King Jagiełło sired male descendants not until his fourth marriage. The first was Władysław (later called the Warneńczyk), followed by two other sons, of whom the longest to survive was Kazimierz (called the Jagiellończyk). Already in 1425 at the Sejm in Brest, immediately after the birth of his first son, Jagiełło promised to give the nobility a great privilege guaranteeing its freedom. He waited to confirm this as long as he could. In 1430, however, the union with Lithuania was imperiled by the ambitions of duke Witold, then ruling the Grand Duchy of Lithuania, to become fully independent and win a separate royal crown for himself. What was needed in this situation was the agreement between the Polish king and the Polish nobility to jointly face the crisis to the union. And such consent was obtained at the General Sejm in Jedlnia on March 4, 1430. The most important effect was the issuance of the privilege the king had promised. He reconfirmed the liberties already enumerated in earlier documents, including the old Polish flat tax, the limiting of the compulsory tax on the nobility to two cents per łan (approximately 25 hectares), as well as the privilege given in Czerwińsk in 1422 on banning the seizure of private property without a valid court sentence. The privilege of Jedlnia added a second pillar of freedom to this: “We moreover promise and swear that no landowner possessing a landed property be imprisoned for misdemeanors or faults, and We shall not issue an arrest order against him; and We shall not at all punish him, unless the court in a judicious manner has proved his guilt and if the Judges of the land wherein the landowner resides have delivered him into our hands, or those of our starosts”. This is the greatest – indeed, the monumental achievement of the Sejm in Jedlnia, one we in Poland typically refer to with the Latin phrase nemin captivabimus nisi iure victum (we will not imprison anyone unless they are convicted by law). Only the court competent for the accused can “reasonably” rule on his guilt and sentence him to imprisonment. The caprice of the king or his courtier is not enough. What had already been written down in England’s Magna Carta of 1215, but became steadily enforced in England not until 1679, with the writ of Habeas Corpus, was hammered out in Poland in 1430 in an agreement of the king with the citizens of the realm. Moreover, it was to be upheld in the Kingdom. In most European countries this was not to be achieved for centuries. For instance, in France, the royal lettres de cachet allowed any subject to be cast into the dungeon, merely on the basis of the monarch’s will. True, this Polish victory for freedom concerned only landed-gentry. But is it worth enjoying despotism in the name of equality? And this was a breach, a great breakthrough in the pagan despotism of rulers who had previously deemed themselves the owners of all the realm and everything that lived on it. Now at least several percent of the inhabitants of the Kingdom of Poland had obtained a legal guarantee of their freedom.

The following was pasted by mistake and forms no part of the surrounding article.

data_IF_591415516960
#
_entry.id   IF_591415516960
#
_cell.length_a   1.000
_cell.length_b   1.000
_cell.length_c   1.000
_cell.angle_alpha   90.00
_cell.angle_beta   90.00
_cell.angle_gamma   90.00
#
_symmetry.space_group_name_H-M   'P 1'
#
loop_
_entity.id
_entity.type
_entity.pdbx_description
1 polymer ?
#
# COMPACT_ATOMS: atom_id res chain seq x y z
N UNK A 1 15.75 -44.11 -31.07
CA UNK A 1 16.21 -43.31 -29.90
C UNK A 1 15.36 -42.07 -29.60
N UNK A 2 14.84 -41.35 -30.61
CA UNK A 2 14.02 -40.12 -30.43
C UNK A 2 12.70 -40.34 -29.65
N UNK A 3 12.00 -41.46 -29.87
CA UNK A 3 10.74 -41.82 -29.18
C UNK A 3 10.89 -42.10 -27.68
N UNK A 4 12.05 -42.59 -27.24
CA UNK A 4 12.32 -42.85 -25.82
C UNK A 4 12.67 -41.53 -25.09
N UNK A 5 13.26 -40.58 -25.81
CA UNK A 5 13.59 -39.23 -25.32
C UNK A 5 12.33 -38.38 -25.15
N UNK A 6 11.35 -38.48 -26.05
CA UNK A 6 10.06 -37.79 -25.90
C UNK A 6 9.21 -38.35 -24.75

It is worth adding that the same ​​privilege of Jedlnia was also a breakthrough in the treatment of Orthodox gentry as second-class citizens. For the king from that time promised “We further pledge: that all of the lands of our Kingdom of Poland, also including the lands of Ruthenia […] be rendered reduced to one duty and one law common to all the lands”. There was only exception – namely, “the contribution of oats (which until the end of our life, Ruthenia alone shall attend)”. Thus, the Ruthenian (Orthodox) nobility in the Kingdom, and therefore in the lands incorporated into the Kingdom since the time of Kazimierz the Great, achieved a privilege which their much more numerous brothers in Lithuania still did not have.

The extension of the Jedlnia ​​privilege was a manifestation of the consent of the king and his free Polish subjects. At the time, the leader of the Polish political nation was undoubtedly the bishop of Kraków, Zbigniew Oleśnicki, depicted in the painting beside the king and receiving from his hands the Jedlnia document. To a large extent, thanks to the efforts of the bishop, the compromise of the monarchy with freedom in Jedlnia succeeded in averting the threat of Lithuania’s secession from the union with Poland. The Union survived – precisely on the foundation of civic freedom won in Jedlnia. This great power of freedom was still worth remembering in 1939. As Americans could perfectly well understand.